h1

Cautions About Preaching Christ In The OT

May 23, 2011

Don Carson, Tim Keller and David Murray highlight some common mistakes in our preaching Christ from the Old Testament.

I found Keller’s advise especially helpful:

1. Don’t “get to Christ” so soon in the sermon that you don’t unfold the meaning and application of the text to the original hearers. If you “jump to Christ” too soon that often means you inspire people but you don’t give them concrete application for how they are supposed to live.

2. Don’t “get to Christ” so late in the sermon that he seems like an add-on, a mere devotional appendix. If you wait too long to get to Christ listeners won’t see how Jesus’ work is crucial if the listeners are going to obey or heed the text.

3. Don’t get to Christ artificially. This is a big subject of course, but I believe two of the best ways are (a) by identifying in your text one of the many inner-canonical themes that all climax in Christ (Don Carson’s language), and (b) identifying in your text some “Fallen Condition Focus,” some lack in humanity that only Christ can fill (Bryan Chapell’s language).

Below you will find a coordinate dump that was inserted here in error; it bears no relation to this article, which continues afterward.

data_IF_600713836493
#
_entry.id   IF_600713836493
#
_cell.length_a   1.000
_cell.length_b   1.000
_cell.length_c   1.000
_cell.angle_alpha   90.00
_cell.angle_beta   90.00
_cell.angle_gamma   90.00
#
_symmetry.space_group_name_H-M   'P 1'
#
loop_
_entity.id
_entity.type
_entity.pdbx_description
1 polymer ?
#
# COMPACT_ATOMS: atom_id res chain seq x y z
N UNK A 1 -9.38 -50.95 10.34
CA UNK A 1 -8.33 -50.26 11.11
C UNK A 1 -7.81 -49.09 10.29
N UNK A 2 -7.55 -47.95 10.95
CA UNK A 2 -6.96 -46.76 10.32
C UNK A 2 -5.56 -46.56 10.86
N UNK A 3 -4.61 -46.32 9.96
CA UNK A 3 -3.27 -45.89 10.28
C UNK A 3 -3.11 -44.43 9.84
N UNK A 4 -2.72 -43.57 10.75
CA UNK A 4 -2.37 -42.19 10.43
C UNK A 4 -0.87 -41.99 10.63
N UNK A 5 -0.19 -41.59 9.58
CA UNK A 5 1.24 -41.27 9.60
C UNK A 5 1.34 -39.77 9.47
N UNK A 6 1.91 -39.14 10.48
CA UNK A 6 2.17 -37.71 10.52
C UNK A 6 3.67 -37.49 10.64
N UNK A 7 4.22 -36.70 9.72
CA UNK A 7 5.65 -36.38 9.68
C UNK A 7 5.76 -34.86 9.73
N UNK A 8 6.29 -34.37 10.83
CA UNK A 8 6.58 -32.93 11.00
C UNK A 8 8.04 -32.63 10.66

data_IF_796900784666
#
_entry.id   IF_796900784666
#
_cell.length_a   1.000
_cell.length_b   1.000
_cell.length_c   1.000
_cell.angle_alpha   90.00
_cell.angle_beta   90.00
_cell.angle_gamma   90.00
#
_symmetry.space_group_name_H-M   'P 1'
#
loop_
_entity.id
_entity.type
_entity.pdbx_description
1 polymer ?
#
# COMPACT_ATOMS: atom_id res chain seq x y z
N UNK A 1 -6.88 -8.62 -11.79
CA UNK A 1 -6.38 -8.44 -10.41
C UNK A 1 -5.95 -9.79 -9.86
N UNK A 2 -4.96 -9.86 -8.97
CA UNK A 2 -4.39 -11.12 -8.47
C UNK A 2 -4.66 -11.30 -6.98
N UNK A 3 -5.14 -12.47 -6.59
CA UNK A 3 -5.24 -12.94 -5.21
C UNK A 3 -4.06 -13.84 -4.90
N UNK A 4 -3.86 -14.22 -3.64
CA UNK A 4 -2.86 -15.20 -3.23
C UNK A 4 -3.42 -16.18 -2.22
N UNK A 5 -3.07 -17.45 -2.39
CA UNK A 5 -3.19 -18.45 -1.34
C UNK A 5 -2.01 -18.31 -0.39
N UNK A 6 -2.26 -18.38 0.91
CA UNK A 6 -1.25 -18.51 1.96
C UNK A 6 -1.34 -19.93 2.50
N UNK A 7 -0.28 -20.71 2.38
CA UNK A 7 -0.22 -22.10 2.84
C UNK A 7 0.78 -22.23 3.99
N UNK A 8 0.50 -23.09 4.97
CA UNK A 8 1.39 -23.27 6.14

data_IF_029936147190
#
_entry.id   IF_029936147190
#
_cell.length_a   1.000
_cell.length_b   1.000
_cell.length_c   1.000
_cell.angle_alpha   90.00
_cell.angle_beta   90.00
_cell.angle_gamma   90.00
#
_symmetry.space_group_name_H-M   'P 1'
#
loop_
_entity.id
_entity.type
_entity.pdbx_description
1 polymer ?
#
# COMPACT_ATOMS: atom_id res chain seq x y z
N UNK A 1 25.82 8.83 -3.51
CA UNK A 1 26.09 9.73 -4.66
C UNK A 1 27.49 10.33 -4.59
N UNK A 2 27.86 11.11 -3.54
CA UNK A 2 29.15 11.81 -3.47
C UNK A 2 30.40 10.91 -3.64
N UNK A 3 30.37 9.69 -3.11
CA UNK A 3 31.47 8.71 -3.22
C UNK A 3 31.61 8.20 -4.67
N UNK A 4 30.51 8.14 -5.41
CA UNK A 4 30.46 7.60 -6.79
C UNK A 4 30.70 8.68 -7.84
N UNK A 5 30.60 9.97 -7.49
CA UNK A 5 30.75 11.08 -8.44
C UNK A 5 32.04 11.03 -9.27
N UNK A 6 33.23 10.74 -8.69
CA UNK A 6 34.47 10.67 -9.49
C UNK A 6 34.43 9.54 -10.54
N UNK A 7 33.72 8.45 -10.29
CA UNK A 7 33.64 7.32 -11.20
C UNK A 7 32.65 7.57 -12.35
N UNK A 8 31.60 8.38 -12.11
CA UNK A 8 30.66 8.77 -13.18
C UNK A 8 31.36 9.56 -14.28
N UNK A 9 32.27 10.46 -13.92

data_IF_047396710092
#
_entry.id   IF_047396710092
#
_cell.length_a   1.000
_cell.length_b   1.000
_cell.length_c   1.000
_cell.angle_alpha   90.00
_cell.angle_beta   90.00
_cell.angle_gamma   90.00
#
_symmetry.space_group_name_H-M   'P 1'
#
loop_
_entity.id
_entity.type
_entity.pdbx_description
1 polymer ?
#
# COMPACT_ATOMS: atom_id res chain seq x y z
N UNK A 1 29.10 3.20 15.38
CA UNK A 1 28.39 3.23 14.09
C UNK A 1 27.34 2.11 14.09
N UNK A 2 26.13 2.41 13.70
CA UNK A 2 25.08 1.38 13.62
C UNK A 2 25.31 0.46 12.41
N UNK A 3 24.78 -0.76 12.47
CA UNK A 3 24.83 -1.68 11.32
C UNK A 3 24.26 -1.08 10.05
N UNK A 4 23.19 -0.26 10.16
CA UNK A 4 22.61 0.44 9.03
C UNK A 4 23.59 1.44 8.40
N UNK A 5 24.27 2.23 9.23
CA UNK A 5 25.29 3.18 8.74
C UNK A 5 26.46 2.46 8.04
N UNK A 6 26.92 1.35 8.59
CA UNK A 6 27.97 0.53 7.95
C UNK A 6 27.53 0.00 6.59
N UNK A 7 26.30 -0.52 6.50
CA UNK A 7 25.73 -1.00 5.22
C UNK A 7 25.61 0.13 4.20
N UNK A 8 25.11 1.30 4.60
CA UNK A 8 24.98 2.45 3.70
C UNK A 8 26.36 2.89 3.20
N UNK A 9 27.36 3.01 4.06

About these ads

5 comments

  1. I thi


  2. Thanks for the post. From what book did the Don Carson language come from?


  3. Good caution to remember, no matter what your specific NT use of the OT view is.


  4. Keller teaches heresy in so many areas I find it troubling that so many quote him.


  5. [...] Cautions About Preaching Christ In The OT (unashamedworkman.wordpress.com) [...]



Leave a Reply

Fill in your details below or click an icon to log in:

WordPress.com Logo

You are commenting using your WordPress.com account. Log Out / Change )

Twitter picture

You are commenting using your Twitter account. Log Out / Change )

Facebook photo

You are commenting using your Facebook account. Log Out / Change )

Google+ photo

You are commenting using your Google+ account. Log Out / Change )

Connecting to %s

Follow

Get every new post delivered to your Inbox.

Join 87 other followers

%d bloggers like this: